California 1 from Monterey to Morro Bay is a chain of exhilarating seascapes and wooded mountains.
It was not crowded, but schools of bicyclists were out, and we encountered a club of classic MG owners going north in their polished little gems. There must have been 30 of them, strung out in groups of two or three.
It must be peculiarly Southern Californian to find camaraderie and common dedication in a particular make of car.
Morro Bay was not as crowded as Monterey had been on Saturday night. We found a motel with a view of the bay and Morro Rock, which almost incredibly has escaped the greedy schemes of cement and gravel operators and remains whole, a miniature Rock of Gibraltar.
Years ago three giant chimneys were erected on the bayfront by some power company; they were the kind of eyesore that would make an environmentalist tear his hair out; but oddly they have become a landmark, an accepted part of the scenery, almost as evocative of Morro Bay as the rock itself. Amazing, what we can adjust to.
When I signed the register the motel owner said, "What do you do in Los Angeles?"
I told her.
She said, "Hey, I know you! I read about you in this morning's San Francisco Examiner. Cyra McFadden's column!"
She went out and brought back her copy of the Sunday Examiner-Chronicle. "Here, you can have it."
Cyra McFadden had sat next to me at the dinner dance in San Francisco's M. H. de Young Museum in honor of Herb Caen's 50th anniversary with the Chronicle.
Like all columnists, she evidently works all the time. Her entire Sunday column was about me. I didn't realize I had revealed so much about myself.
"What I like best about his columns in the Los Angeles Times," she said, "is their unabashed boosterism: The man loves L.A. In San Francisco, this would be grounds for having Smith put away, someplace where he couldn't hurt himself.
"As a phrase floating around this newsroom has it, we'd think he was 'one taco short of a full combination plate.'
"To Los Angelenos, Smith is the whole enchilada. He understands their uniqueness. His anthem is 'Amazing Smaze.' OK, the air sometimes turns the color of refried beans (end of overextended metaphor), the freeways back up as far as Bakersfield and the Hollywood hills burn up--again. It's an exciting city anyway, and a sybarite's paradise. The rest of us knock it. Smith claims, only because life is so pleasant there, we're jealous. . . ."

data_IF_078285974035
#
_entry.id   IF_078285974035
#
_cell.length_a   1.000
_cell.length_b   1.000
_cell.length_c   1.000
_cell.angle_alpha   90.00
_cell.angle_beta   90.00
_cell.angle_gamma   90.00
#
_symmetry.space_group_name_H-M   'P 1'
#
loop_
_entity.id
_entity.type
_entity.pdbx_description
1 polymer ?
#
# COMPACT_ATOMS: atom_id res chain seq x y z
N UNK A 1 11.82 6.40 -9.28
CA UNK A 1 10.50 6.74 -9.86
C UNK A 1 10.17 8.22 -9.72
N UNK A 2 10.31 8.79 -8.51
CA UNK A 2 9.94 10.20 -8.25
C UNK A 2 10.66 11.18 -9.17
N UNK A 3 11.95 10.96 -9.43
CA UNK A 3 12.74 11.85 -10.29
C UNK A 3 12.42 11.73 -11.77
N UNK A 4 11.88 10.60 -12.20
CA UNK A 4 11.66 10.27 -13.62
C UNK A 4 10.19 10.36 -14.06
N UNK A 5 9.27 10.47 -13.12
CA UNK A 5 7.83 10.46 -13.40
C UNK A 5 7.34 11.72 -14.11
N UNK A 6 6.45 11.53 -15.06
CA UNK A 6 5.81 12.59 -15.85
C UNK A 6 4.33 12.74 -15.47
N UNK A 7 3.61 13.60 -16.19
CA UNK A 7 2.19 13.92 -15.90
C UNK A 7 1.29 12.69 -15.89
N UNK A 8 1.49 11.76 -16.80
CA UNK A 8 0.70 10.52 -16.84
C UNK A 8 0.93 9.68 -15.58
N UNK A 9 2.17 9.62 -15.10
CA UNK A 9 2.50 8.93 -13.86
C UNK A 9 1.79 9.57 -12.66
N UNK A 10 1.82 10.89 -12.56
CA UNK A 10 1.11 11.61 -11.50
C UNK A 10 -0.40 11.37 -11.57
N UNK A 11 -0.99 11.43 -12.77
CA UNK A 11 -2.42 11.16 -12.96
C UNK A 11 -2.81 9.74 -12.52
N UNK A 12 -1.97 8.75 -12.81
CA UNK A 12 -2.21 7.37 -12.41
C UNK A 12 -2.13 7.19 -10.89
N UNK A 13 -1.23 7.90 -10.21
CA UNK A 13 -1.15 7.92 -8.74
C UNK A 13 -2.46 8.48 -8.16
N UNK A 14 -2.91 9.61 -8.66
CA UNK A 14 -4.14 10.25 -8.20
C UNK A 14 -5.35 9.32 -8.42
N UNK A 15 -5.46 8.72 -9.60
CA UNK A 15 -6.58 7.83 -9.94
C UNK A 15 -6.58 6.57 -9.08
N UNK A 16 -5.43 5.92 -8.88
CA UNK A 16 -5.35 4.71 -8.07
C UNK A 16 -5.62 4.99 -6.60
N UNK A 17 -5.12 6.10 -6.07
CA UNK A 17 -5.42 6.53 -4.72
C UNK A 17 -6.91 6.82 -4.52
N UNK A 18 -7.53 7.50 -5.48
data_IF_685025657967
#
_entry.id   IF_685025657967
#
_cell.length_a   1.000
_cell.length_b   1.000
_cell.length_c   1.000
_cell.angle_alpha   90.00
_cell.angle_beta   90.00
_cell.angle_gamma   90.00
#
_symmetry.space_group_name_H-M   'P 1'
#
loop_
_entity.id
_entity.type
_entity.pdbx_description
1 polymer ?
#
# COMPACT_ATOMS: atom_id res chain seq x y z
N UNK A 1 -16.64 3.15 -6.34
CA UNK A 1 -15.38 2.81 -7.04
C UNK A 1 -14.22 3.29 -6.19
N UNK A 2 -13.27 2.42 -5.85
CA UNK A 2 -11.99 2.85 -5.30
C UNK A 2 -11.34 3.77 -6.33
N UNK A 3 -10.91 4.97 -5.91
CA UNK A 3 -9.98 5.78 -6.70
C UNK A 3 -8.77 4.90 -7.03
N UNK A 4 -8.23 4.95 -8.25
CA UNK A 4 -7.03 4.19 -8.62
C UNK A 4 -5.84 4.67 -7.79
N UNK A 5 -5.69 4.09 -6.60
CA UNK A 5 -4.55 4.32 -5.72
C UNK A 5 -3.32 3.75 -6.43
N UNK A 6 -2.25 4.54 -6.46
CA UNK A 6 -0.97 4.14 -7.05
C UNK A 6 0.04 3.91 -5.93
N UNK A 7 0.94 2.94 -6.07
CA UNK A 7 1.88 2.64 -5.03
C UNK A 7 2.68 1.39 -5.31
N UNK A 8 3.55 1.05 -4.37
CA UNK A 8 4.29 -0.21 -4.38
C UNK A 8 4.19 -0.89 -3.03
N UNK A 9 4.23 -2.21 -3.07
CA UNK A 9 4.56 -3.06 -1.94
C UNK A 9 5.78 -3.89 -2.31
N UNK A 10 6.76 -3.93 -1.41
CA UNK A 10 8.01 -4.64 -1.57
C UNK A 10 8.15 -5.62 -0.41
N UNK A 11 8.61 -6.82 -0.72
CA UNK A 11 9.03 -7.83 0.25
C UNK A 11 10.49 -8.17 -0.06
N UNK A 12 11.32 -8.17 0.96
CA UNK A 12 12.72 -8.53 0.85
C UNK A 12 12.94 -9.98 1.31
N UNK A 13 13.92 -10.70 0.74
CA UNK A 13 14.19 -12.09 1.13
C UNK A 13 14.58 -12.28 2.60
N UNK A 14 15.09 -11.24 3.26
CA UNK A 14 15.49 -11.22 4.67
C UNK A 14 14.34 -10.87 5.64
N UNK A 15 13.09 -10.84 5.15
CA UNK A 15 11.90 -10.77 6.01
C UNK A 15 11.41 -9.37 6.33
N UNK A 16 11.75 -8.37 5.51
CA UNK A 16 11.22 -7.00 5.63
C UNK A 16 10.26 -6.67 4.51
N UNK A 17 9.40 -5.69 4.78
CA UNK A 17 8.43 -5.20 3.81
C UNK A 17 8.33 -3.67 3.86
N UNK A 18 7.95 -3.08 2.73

McFadden admitted that San Franciscans are incorrigibly prejudiced against Los Angeles:
"Somewhere in San Francisco's city charter, it's written that one can't claim legal residence here and like L.A. We're supposed to think of it as a non-city, 'a collection of suburbs.' We joke about its architecture--the hot dog stands shaped like hot dogs, the houses built like castles or tacky French chateaux. We think of the whole population as grotesquely tan, clanking with jewelry and empty-headed, their brains baked out on the beach. . . ."
But she recalls that she not long ago had to work in Los Angeles for six months, and despite the smog, the absurdities of architecture, the "fettuccini" freeways--"despite the odds, I came to see Los Angeles from Jack Smith's amused, affectionate point of view."
She quoted me to show a recurrent worry of mine:
"Now and then it begins to look as if Los Angeles has lost its gift for doing the preposterous. . . . Architecture takes a turn toward art. The voters reject a demagogue. A landmark is spared. . . . At times like these I have a feeling of uneasiness. . . . What if we were suddenly as sensible as Toledo?"
I think the woman may be beginning to understand us.
Morro Bay has not become as tawdry as Monterey in its inevitable drift toward a tourist trap. It has its share of schlock souvenir shops and fish restaurants, but its wharf is still a working wharf: Real fishing boats are drawn up against it, resting from their labors, and beautiful, as all working boats are, in their flaking, rusted ugliness.
We had a glass of wine that evening in a waterfront bar and watched the sky turn from brass to tea green as the sun went down beyond the rock.
That night my wife was reading "Rhine Maidens," Carolyn See's novel about a Brentwood woman whose difficult mother lives in Coalinga. "Listen to this," she said.
She read: "Just before you take the turnoff to Coalinga there is this terrible pen of cattle, halfway up the middle of the very worst part of California. It's not a farm at all. It's just stuck in the middle of the desert, thousands of cows and steers being fattened by hormones, waiting to be sold and die. . . ."
She was describing the feedlot we had passed on our way north over Interstate 5. I don't agree that the San Joaquin Valley is a desert or the "worst part of California"; but I was gratified that Carolyn See had been as appalled by the feedlot as we had.
In the morning we drove home over U.S. 101 past miles of foothill pastureland dotted by cows and live oaks, weathered barns, and clean small cities like Santa Maria, Santa Barbara and Ventura. It remains an unspoiled highway.
When we came down from Woodland Hills and leveled out into the San Fernando Valley we could see the smog.
"The air is different," my wife said, remembering San Francisco.
"It is," I agreed.
But my heart was singing "Amazing Smaze."